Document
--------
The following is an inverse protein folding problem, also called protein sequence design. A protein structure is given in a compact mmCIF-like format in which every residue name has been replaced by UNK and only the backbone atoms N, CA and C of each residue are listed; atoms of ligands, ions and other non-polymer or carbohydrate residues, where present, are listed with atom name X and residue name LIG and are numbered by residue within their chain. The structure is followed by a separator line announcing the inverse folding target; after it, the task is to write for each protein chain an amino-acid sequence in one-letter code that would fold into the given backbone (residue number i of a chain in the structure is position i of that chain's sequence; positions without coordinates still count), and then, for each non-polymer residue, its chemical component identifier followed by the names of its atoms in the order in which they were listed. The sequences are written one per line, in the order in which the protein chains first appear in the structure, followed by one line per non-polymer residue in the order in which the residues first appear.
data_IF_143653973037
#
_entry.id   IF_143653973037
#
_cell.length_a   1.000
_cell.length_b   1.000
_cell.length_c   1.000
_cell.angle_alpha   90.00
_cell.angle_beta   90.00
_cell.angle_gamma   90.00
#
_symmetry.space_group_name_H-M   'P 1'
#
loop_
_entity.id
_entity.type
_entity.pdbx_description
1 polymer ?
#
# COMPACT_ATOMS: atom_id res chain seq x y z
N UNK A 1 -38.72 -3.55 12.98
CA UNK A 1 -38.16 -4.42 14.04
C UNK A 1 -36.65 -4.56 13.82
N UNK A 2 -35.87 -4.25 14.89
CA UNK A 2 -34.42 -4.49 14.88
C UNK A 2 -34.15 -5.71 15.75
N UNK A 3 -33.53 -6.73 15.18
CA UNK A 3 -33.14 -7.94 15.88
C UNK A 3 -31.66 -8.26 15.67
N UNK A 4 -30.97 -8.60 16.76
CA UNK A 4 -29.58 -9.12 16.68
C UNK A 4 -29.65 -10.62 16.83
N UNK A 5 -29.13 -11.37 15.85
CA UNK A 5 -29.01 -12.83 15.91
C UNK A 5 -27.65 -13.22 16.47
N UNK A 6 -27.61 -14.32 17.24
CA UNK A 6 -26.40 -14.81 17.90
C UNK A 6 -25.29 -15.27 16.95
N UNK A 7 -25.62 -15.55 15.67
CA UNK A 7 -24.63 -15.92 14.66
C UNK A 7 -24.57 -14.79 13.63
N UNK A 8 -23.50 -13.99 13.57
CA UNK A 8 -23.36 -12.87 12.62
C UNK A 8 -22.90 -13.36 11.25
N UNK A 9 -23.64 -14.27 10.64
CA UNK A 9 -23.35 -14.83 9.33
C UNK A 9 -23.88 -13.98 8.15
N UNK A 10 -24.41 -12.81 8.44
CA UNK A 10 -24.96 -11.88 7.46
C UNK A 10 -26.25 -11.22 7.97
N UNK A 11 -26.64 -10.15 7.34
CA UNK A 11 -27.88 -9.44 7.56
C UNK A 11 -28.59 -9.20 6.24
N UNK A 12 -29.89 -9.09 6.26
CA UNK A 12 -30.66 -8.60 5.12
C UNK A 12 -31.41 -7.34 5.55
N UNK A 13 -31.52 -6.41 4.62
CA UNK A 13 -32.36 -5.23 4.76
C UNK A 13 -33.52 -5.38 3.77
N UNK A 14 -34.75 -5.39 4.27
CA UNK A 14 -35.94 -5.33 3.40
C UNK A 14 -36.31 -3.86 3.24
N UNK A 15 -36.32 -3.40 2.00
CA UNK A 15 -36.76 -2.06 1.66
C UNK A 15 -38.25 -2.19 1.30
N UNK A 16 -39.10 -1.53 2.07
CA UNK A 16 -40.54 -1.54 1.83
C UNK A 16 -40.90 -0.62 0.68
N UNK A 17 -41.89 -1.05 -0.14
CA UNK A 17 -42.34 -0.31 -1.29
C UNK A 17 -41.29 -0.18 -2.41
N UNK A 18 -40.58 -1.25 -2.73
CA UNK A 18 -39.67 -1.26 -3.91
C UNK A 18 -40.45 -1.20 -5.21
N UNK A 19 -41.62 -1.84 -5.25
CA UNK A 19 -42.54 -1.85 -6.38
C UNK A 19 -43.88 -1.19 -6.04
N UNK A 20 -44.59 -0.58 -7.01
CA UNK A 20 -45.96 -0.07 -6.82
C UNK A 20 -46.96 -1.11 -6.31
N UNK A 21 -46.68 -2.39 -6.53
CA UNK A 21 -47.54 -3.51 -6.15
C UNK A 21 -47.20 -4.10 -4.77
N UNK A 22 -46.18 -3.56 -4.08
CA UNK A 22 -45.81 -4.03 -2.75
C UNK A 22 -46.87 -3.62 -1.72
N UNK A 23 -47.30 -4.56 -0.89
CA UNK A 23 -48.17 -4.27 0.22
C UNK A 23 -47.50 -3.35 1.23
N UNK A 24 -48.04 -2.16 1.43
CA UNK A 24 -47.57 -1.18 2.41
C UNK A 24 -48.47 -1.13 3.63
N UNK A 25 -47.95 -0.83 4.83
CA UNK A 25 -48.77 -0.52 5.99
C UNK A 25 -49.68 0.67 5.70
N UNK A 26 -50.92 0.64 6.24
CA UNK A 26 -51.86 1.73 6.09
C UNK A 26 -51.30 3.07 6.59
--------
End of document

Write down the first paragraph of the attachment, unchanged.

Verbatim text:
The following is an inverse protein folding problem, also called protein sequence design. A protein structure is given in a compact mmCIF-like format in which every residue name has been replaced by UNK and only the backbone atoms N, CA and C of each residue are listed; atoms of ligands, ions and other non-polymer or carbohydrate residues, where present, are listed with atom name X and residue name LIG and are numbered by residue within their chain. The structure is followed by a separator line announcing the inverse folding target; after it, the task is to write for each protein chain an amino-acid sequence in one-letter code that would fold into the given backbone (residue number i of a chain in the structure is position i of that chain's sequence; positions without coordinates still count), and then, for each non-polymer residue, its chemical component identifier followed by the names of its atoms in the order in which they were listed. The sequences are written one per line, in the order in which the protein chains first appear in the structure, followed by one line per non-polymer residue in the order in which the residues first appear.